At the Michael Woods Sports and Leisure Centre it’s the busiest day of the week. This is when Bodypump Express collides with Senior Flex and when Boogiefit and Insanity and Total Press-Ups compete for custom among the good, out-of-condition people of Glenrothes. Just then, a group of young men in red tops descends on the canteen for lunch. You might call their chosen activity Lenny Wind-Ups.
Nothing personal, but the Raith Rovers footballers simply want to prolong Neil Lennon’s sticky patch at Hibernian this afternoon. Their manager, Gary Locke, who’s making himself a wrap from the healthy options, looks positively invigorated: by the bracing wind on the training pitches; by the job of running a club where decency and realism are not in short supply; and by the identity of the opposition.
He squeezes into a child-size dayglo chair and remembers the first time he faced Hibs as a player: “I was still living at home in Bonnyrigg and my mum always made me my pre-match meal. It wouldn’t have been pasta like footballers get now but a massive fry-up. There were a lot of folk in the house that day – extended family and friends – and they were already on the pints.” This was the Edinburgh derby, Locke of course turning out for Hearts who he first saw play aged two, captained at 20 and would go on to manage at 38. In the Hibs team that day was Darren Jackson – now his No 2 at Raith – who drops by to say hello before directing some cheery abuse at one of their charges. “Sharper getting your lunch than you were out there,” quips Jacko. “That’s harsh,” is the reply. “No’ harsh – fair.”
Locke laughs and continues with his reminisce: “That derby was a great day. Jacko clattered me and we were yelling at each other for the rest of the game – but look at the pair of us now.
“I was lucky enough to lay on the winner for Allan Johnston. I knew where the Bonnyrigg gang were in the crowd and ran right over to them. They carried on the celebrations back at the Four in Hand pub. I left them to it, enjoyed more of my Mum’s cooking, read the match report in the Pink News and watched some rubbish on the telly feeling pretty amazing.”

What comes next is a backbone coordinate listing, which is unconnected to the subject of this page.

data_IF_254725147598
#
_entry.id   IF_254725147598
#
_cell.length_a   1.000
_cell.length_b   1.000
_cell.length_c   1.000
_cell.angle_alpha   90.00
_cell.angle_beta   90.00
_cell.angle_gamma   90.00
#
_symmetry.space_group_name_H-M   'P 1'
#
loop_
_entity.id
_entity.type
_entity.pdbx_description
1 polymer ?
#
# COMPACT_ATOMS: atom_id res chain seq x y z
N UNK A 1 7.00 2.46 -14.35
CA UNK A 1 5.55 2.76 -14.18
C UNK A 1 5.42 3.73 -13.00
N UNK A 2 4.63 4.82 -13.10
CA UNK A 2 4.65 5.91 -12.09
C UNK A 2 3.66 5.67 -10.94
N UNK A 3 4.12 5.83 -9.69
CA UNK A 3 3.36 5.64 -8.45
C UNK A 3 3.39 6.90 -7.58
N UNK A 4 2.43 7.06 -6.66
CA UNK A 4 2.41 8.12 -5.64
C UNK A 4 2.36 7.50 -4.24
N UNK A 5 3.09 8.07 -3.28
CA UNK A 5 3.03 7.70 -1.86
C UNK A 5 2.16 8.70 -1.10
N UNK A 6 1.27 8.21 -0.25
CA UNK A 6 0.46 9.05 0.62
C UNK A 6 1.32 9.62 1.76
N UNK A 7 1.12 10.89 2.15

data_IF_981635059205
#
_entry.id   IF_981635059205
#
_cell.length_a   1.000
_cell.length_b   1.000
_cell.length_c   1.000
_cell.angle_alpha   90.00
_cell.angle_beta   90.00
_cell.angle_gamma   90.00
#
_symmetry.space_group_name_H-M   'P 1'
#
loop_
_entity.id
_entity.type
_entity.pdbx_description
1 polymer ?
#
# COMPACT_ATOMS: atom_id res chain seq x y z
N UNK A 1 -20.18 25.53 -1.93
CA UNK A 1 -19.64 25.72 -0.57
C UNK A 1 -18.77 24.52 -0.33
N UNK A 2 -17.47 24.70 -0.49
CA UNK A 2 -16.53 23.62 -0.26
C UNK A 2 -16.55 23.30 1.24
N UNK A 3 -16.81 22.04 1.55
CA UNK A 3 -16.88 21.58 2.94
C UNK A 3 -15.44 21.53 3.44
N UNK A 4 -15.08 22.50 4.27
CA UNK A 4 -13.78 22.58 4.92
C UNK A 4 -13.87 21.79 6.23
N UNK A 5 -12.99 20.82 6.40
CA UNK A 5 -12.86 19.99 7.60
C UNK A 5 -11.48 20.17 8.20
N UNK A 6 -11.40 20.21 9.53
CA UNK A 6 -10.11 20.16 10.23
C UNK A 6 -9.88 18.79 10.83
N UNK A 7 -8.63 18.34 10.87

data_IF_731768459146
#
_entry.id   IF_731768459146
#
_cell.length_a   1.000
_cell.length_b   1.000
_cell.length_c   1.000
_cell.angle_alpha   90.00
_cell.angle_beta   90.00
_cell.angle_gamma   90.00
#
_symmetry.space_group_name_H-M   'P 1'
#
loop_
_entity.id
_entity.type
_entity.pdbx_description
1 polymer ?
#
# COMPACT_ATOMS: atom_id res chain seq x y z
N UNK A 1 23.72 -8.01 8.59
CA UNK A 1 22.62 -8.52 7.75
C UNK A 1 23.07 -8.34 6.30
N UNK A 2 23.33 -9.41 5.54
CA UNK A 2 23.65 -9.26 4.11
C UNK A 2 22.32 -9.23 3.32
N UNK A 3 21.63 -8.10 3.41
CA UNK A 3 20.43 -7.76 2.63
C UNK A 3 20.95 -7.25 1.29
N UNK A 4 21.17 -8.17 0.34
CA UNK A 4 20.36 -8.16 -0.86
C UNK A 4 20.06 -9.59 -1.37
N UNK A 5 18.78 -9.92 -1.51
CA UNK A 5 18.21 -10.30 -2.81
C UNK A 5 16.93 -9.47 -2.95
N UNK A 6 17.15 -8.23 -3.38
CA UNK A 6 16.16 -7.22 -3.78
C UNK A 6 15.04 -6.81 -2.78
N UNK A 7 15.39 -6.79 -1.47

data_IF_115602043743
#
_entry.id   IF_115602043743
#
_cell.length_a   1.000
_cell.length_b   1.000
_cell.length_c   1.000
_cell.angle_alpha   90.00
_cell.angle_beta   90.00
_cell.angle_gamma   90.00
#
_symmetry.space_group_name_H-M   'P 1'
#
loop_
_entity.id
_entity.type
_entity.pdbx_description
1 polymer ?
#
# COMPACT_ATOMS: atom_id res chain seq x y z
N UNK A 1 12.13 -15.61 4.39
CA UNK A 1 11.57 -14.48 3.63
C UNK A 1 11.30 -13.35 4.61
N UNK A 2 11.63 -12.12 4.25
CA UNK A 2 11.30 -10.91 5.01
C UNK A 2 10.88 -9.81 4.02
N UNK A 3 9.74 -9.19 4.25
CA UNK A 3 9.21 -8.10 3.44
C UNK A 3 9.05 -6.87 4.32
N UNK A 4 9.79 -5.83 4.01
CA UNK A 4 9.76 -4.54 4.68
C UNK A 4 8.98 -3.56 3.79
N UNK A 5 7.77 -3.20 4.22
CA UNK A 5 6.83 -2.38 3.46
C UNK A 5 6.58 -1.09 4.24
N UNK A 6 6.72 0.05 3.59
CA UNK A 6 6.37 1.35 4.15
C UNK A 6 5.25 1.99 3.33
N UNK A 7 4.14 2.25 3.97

Locke would have a lot of great days, not least in the derby which he never lost as a player. There would be awful days ruined by serious injury. And there would be near-tragic ones when, as boss of Hearts, he feared the club were about to be snuffed out.
But all of this is in the past. It’s shaped who he is as a man and a manager but Locke has moved on. He loves the routine at Stark’s Park. What’s his office like? “Cold,” he says and he has a first-time memory from here, too: “I was up against Tony Rougier. He’d just elbowed me in the face so I went for him. I was half an hour late with the tackle and got sent off.”
Today kicks off a corking series of games for Rovers. After Hibs they play Falkirk and Queen of the South followed by the Fife derby against Dunfermline Athletic. That sequence should go some way to shaping their season, so what’s the ambition? “To try and do as well as last time,” says Locke, whose predecessor Ray McKinnon took the club into the play-offs. “That’s going to be hard. There’s quality in the Championship. Never mind who’s already there, look at the two who’ve come up: Dunfermline and Ayr United both have a great tradition and are well-supported. But top four has to be the target.
“Raith are a great club, a fantastic club. A family club, well-run, with good people in charge. I heard good things about them before I applied for the job and did my research on them as well. I’d had it difficult at my previous two clubs and I wanted to make sure with this one that I was going to be able to just get on with the job, concentrate on the football and nothing else.”
So, bearing in mind those difficulties with Vladimir Romanov at Hearts and Kilmarnock’s Michael Johnston, what’s his relationship like with Raith supremo Alan Young? “The chairman comes along to training every Friday and he and Eric [Drysdale] the chief executive have been great so far. They leave me to it, which means that if results aren’t good they’re my fault. The manager takes the responsibility and that’s fine. But they’ve backed me as much as they possibly can. It’s difficult with the budget we have; there obviously isn’t millions of pounds to spend. But that’s alright because this club are living within their means. Once the budget’s spent there’s no more. I have to get on with it.”